Today, me and Dad headed to Emsworth with empty stomachs. The pub we would charge with filling those same stomachs was The Sussex Brewery.
Out the front of the pub are some mighty wooden tables that wouldn't be out of place in a Viking banqueting hall. As lovely as it would have been to feast on the half trees that make up said table, the weather was rather changeable and certainly not to be trusted. We didn't mind though, as this is a nice cosy pub. It's what I always think of as a Hobbit pub. Lots of wood, open fireplace and a wonderful example of an old English pub. I can easily imagine those bare footed Halflings craning their neck at the bar and carrying off huge flagons of ale.
We received a friendly greeting as we collected menu's and drinks. We then took a seat and got down to the real business of the day. There is a specials board, largely dominated by O'Hagan's sausages. The main menu was imaginative and scattered with clues to the chef's obvious propensity to make everything in house, even the baked beans. There are also a range of sharing plates priced around £15, as well as smaller nibbles such as olives, pork pie and sausage and black pudding roll.
Dad opted for the fish and chips, with crushed, minted peas. I went for sausage and mash with onion gravy. But these weren't just sausages, in fact they weren't really sausages at all. They were vegetarian Glamorgan sausages with leek and cheese. My choice was just over £10 and Dads fish and chips was just under £12. As is becoming common in many gastro pubs, some of the meals were perhaps slightly over priced, though some, my sausage and mash for example, were pretty much on point.
As we chatted and waited for our food to arrive, I warmed to the pub even more, thinking what a lovely refuge it would be on a cold and damp winters night, with the fire roaring and a bunch of merry Hobbits in the corner. We are increasingly finding that the smell of the food in pubs is an accurate portent of the food to come, and there were some wonderful smells filling the room as we waited. Sure enough, our food appeared in a cloud of wondrous sent, reassuring and comforting. I was keen to try the mash first, past experience teaching that mash is a very good gage of the chef's capability. I wasn't disappointed, the mash was beautiful, as were the sausages, and just as important, the gravy. A nice bonus was the spoonful of caramelised onions, very tasty indeed. Dad was given a lovely peace of fish in a very crisp batter, accompanied by well cooked chips and tasty, minty peas. A solid showing on the fish and chip front. I was curious as to whether the vegetarian sausages were home made. When our plates were cleared, I asked that very question, and I am happy to report that they certainly are.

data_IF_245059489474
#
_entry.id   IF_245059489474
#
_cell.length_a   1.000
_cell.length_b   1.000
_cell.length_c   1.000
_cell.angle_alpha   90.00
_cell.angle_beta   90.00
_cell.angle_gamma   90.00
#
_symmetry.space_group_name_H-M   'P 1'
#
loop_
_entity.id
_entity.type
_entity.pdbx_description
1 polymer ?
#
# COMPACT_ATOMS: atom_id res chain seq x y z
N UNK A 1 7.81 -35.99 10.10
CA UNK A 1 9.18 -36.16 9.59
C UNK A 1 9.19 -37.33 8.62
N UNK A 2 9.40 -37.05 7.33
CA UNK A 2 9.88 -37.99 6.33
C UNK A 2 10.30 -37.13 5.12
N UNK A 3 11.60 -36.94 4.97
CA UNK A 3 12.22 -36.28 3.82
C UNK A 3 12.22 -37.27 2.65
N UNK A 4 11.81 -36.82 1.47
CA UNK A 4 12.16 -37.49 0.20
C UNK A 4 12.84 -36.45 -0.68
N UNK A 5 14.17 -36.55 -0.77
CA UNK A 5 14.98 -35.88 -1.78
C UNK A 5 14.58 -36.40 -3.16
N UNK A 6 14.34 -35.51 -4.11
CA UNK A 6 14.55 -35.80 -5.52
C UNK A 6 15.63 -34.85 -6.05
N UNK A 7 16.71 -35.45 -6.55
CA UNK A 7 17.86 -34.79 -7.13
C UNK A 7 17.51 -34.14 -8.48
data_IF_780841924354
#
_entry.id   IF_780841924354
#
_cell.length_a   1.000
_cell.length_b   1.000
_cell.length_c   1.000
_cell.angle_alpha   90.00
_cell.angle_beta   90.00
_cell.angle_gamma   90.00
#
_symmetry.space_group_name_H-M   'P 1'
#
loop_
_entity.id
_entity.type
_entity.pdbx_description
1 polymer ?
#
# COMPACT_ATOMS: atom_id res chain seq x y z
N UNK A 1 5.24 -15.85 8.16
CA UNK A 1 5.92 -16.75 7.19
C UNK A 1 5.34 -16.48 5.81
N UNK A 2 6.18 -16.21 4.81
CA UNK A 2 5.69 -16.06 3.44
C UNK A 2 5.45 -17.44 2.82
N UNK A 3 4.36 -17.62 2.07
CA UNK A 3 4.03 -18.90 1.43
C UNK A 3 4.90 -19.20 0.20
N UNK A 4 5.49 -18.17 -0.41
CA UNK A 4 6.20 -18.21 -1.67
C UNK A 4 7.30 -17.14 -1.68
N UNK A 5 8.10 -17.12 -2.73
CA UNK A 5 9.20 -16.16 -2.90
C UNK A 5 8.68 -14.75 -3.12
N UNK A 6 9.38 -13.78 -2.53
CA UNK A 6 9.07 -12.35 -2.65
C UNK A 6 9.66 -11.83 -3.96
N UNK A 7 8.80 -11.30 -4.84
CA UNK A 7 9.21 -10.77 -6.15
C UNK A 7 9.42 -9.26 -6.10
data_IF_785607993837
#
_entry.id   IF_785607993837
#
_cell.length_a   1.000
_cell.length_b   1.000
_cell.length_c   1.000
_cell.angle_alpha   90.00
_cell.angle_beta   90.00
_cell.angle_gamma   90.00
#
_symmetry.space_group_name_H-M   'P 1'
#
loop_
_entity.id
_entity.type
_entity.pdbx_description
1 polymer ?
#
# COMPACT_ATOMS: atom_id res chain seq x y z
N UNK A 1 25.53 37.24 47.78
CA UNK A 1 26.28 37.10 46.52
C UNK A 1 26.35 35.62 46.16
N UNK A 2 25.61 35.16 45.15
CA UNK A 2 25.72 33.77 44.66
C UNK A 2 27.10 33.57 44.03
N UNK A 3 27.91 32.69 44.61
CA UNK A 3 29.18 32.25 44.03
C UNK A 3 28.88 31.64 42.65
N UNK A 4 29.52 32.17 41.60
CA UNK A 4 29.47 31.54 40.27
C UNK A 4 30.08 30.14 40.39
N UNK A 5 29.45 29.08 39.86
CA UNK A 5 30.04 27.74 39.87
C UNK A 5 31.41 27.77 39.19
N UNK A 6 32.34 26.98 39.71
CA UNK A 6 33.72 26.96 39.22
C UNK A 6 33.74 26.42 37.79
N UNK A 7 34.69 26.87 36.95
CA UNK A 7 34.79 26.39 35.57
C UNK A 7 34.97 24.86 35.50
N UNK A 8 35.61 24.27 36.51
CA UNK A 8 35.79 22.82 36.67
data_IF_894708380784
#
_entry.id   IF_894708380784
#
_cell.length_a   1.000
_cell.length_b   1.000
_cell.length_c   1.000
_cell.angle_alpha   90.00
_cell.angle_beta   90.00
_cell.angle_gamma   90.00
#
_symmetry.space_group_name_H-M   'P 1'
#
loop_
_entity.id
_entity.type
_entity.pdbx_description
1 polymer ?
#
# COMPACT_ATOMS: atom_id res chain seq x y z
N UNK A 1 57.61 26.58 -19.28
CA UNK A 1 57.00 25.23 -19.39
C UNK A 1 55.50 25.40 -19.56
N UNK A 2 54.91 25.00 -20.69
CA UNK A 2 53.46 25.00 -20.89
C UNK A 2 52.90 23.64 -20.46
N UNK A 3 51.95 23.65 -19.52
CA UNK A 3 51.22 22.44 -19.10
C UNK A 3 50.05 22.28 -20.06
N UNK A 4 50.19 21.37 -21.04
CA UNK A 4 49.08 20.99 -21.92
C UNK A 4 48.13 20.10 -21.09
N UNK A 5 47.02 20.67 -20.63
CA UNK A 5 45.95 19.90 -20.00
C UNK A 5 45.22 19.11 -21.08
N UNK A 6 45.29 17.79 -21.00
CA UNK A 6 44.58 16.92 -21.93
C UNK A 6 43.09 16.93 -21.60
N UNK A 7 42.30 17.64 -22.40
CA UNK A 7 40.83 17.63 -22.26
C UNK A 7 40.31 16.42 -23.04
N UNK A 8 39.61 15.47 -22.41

This is definitely one of the top foodie pubs in Emsworth, we should know. The food is of a high standard and virtually everything is made in house. As I said earlier, the pub itself has a lovely warm feel to it and the staff are genuine and friendly. We are happy to recommend this pub, so if you fancy eating out in Emsworth, be sure to give it a try.
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